There’s a Giant Algae Blob Off The New Jersey Coast
As if great white's, rip currents, and bad spray tans weren't enough, now he Jersey coast has another issue....and it's so large it can be seen from space. On July 2, NASA's Terra satellite caught a glimpse of a sudden algae bloom explosion, which seemingly came out of nowhere. This is a concern for officials as some kinds of algae (such as phytoplankton) can be toxic to swimmers and marine life. Pic HERE
According to NASA
Several species of tiny chlorophyll-containing organisms (phytoplankton) live off the New Jersey shore year-round, but only occasionally create large blooms. Under normal conditions, these microscopic plants are beneficial and form the base of the marine food chain, and thus promote healthy harvest of fish and shellfish. At times, however, some blooms may contain harmful toxins, which may harm swimmers or shellfish. Bivalves, such as clams, oysters and mussels, can accumulate such toxins, and become unhealthful to eat.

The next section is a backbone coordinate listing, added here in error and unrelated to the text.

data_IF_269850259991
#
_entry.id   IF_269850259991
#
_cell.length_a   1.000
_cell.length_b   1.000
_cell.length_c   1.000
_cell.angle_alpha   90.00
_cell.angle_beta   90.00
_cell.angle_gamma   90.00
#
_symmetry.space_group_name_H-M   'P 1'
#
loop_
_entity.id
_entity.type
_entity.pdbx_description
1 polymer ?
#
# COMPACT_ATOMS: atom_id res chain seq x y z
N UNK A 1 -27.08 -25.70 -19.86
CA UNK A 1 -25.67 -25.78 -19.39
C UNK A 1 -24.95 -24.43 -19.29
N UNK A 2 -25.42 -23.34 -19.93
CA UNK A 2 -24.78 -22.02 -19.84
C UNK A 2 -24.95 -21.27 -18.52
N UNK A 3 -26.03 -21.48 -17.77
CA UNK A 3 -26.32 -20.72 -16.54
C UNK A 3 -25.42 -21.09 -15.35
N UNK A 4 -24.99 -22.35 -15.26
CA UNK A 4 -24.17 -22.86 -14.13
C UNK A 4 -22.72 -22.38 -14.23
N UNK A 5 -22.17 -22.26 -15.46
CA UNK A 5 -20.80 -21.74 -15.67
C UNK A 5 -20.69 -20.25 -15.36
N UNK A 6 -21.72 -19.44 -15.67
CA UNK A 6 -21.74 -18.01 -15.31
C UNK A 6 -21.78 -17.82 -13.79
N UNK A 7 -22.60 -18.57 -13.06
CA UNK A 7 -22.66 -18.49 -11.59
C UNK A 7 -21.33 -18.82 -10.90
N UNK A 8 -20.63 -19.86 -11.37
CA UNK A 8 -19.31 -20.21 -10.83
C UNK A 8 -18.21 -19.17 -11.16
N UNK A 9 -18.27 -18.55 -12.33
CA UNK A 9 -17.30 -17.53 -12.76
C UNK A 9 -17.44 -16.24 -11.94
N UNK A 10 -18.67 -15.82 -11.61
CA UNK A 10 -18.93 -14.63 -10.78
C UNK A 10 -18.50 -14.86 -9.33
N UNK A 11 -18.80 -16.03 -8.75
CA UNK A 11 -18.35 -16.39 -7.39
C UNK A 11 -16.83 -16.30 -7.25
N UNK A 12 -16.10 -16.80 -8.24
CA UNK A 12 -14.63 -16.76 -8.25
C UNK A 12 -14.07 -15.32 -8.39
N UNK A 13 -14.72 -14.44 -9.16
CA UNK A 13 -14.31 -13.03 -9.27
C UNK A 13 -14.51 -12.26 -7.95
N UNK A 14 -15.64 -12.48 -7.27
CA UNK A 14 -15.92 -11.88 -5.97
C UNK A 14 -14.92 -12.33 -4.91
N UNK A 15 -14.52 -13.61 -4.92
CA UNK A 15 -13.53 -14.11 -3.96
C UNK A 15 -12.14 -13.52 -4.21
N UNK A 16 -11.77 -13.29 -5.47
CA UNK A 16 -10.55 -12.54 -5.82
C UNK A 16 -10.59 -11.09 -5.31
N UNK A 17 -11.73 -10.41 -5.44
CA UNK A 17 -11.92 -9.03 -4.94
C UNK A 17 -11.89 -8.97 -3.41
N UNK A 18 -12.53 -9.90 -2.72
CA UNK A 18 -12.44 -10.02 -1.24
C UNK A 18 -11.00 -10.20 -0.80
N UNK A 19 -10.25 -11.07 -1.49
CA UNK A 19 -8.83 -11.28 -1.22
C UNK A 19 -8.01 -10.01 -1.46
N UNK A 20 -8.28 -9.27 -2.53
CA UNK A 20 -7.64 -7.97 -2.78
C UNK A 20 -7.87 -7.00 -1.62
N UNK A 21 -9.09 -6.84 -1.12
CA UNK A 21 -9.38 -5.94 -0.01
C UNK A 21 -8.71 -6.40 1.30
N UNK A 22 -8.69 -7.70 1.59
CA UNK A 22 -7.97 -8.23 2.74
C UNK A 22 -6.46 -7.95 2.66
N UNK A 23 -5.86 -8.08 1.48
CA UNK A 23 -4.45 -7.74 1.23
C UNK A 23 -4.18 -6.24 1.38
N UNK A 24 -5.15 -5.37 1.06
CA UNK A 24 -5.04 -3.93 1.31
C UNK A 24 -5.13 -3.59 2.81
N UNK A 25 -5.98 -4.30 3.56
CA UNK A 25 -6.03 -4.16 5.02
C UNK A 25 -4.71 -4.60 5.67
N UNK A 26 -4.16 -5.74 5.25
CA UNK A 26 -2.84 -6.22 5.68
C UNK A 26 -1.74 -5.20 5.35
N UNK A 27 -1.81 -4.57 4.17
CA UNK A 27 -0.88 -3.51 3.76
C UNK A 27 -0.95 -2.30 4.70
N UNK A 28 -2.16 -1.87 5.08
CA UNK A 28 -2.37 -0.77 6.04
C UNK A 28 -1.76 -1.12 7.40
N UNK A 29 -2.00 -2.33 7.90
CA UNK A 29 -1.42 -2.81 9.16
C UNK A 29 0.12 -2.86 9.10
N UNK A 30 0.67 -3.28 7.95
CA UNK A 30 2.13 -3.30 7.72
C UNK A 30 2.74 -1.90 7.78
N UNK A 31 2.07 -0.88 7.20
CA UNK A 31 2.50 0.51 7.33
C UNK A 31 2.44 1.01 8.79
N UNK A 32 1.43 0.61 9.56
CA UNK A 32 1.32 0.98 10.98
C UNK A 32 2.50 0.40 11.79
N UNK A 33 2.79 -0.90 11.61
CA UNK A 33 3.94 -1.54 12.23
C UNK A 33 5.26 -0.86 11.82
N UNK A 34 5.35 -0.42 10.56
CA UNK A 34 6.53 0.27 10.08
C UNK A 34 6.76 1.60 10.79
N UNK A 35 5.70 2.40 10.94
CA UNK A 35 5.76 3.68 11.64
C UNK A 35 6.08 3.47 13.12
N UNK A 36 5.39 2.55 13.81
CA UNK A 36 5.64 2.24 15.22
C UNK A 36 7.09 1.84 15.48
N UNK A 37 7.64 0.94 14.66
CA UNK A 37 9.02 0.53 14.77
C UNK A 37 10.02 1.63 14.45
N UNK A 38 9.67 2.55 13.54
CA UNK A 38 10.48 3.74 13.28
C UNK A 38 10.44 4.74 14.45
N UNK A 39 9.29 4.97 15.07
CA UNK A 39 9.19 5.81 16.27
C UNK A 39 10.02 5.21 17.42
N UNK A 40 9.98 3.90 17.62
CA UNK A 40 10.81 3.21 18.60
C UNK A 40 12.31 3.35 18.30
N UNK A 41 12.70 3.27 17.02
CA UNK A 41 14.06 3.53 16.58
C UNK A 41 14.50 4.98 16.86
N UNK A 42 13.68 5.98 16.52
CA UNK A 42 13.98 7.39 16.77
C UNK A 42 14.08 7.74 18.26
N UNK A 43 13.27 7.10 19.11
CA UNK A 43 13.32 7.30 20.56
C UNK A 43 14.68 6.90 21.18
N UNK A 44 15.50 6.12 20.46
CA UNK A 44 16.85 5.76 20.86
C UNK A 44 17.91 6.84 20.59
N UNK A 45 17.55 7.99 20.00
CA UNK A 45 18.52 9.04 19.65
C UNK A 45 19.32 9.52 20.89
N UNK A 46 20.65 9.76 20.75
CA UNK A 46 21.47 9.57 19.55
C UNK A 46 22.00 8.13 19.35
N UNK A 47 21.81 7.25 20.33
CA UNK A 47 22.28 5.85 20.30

Fortunately, for now, the giant blob has been identified as Heterosigma akashiwo, which is considered mostly non-toxic. Algae blooms are a common concern in this part of the Atlantic. A 2011 algae bloom, that stretched the entire NJ coast, which was initially caused by winds pushing nutrients to the surface later combined with rains that pushed sludge from sewers into the ocean.